This does happen, often because of unscrupulous designers who feel that they can get away with things. And perhaps they can, for a time. But using a logo that is basically a copy of another will inevitably end up damaging your brand. Even if you avoid getting into trouble for copyright infringement, your logo will become mixed up with that of your competitor.


Do your research, and make sure that your design isn’t tied too closely to any other designs out there. This is especially important within your company’s market. If you like some ideas and elements from existing logos, it’s perfectly fine to take inspiration from those designs. But getting inspiration from a design and copying a design are two very different things.

Mistake Five: Overly Complicated Design

Logos are intended to be memorable. So it’s best to keep them simple. Not every designer goes by that rule, however, and the end result will often be that a logo looks “stuffed.” Even if the design decisions themselves are solid, they can be taken too far. Too many details, too many elements, too many graphics and colors, too much type — when it comes to logo design, it’s easy to have too much of a good thing.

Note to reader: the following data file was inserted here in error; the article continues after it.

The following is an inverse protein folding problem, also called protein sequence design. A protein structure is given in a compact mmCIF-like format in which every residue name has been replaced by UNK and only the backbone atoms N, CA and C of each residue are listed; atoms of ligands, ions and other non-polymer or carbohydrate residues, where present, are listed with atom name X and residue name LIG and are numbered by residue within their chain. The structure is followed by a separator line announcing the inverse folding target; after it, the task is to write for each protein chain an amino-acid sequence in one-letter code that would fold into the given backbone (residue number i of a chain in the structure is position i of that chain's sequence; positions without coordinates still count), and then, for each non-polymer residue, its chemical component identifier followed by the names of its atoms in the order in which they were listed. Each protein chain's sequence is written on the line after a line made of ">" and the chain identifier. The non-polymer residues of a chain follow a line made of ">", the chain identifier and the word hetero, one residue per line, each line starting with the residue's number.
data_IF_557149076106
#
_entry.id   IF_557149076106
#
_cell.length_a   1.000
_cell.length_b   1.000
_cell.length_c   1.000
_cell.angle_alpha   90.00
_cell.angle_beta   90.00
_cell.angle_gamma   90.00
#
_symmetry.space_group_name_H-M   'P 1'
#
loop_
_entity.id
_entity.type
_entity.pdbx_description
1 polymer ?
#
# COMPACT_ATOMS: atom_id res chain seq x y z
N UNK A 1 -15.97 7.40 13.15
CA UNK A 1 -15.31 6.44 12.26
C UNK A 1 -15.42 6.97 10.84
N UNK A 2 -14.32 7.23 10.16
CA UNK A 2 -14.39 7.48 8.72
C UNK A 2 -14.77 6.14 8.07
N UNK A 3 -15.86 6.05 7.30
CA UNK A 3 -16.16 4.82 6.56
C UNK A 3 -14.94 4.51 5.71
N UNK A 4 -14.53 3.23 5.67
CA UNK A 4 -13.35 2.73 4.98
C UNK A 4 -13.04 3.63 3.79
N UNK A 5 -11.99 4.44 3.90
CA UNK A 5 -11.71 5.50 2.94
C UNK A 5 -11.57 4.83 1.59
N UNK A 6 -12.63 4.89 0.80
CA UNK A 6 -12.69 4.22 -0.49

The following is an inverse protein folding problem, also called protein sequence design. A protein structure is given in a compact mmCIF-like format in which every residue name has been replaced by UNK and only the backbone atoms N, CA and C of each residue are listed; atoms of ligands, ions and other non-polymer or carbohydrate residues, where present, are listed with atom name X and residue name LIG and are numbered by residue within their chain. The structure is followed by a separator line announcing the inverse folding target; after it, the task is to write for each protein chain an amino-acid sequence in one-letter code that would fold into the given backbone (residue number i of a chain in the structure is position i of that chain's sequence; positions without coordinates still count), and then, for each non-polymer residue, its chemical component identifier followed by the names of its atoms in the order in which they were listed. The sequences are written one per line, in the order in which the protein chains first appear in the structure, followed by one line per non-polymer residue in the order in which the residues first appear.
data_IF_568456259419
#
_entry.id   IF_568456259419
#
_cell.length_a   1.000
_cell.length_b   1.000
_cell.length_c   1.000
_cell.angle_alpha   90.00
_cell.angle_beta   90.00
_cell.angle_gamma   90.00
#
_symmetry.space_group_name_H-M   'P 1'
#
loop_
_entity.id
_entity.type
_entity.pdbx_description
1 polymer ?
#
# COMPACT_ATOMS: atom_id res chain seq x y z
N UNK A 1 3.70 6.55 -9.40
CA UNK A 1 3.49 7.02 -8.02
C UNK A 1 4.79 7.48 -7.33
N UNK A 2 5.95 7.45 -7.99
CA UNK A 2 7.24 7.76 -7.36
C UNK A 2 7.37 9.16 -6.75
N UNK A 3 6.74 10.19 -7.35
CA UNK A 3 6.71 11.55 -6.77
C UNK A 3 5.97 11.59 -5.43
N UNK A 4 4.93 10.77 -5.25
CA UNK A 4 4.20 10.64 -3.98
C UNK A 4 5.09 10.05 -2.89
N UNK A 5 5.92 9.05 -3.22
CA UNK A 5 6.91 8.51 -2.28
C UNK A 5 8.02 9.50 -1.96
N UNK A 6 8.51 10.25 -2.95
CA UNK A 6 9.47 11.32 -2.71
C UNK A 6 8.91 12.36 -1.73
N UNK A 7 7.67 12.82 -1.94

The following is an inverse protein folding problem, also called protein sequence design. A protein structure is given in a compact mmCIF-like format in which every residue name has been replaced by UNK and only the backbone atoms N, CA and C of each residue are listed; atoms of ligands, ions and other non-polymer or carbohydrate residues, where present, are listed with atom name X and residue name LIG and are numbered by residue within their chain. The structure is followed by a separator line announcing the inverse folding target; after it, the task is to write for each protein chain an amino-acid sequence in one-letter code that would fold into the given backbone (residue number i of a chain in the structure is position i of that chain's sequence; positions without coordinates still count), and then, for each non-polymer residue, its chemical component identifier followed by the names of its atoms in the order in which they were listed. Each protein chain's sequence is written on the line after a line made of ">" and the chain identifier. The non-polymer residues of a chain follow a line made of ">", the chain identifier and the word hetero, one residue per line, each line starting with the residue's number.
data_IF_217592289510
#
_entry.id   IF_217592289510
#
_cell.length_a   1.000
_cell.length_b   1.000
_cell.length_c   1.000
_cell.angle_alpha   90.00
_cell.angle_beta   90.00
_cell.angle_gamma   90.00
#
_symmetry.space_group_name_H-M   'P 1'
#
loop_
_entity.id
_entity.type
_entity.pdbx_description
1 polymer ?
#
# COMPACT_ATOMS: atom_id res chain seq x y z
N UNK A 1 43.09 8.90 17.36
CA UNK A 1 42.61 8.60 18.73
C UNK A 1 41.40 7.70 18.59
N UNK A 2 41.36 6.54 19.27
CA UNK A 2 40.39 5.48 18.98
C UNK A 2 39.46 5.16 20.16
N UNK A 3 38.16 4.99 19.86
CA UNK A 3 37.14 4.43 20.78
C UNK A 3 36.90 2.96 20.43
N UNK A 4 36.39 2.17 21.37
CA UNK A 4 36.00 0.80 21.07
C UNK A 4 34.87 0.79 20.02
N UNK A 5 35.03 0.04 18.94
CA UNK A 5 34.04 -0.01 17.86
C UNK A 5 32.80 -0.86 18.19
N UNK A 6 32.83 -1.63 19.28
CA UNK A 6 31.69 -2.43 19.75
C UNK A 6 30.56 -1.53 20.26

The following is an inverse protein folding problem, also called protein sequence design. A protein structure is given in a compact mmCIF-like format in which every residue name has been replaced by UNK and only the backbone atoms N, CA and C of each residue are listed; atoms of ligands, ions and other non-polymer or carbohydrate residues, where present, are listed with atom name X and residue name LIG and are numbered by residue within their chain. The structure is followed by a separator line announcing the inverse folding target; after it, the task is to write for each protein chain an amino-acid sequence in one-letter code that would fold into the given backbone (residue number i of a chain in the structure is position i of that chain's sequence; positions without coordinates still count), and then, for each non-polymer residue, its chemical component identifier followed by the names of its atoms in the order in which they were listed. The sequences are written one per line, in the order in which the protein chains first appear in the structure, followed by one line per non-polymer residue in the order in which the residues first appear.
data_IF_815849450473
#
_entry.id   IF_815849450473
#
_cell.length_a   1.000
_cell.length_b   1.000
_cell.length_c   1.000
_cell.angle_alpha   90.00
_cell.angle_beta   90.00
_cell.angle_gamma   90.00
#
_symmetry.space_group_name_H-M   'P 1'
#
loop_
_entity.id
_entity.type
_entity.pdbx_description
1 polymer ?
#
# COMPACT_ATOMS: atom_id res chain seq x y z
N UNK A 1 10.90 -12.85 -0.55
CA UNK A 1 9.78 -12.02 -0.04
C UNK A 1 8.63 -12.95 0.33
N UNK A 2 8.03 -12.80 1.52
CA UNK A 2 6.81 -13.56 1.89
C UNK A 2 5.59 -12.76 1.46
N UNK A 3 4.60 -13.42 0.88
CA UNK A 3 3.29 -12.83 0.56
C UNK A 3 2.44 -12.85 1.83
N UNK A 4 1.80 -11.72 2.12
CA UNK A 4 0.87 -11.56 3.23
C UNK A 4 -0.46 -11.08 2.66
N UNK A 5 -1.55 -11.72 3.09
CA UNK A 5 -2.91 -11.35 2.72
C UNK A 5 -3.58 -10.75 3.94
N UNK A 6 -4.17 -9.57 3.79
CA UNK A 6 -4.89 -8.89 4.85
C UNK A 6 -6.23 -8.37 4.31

Do you have multiple elements in your logo design? Try removing one. Does it look good? Try removing another. Simple often equals better, more effective, and more memorable. As you develop your logo design and work toward a final rendition, try to strip as many extraneous elements out of it as you can while still retaining the aesthetic and the message of the original logo.

Successful Logo Design

Though it’s true that a lot of mistakes can be made when designing a logo, it isn’t all that difficult to prevent them, or at least to catch and fix them. There are more mistakes out there, but these five fundamentals will go a long way to helping you, as a designer, put together a functional, successful logo that works for you and your business.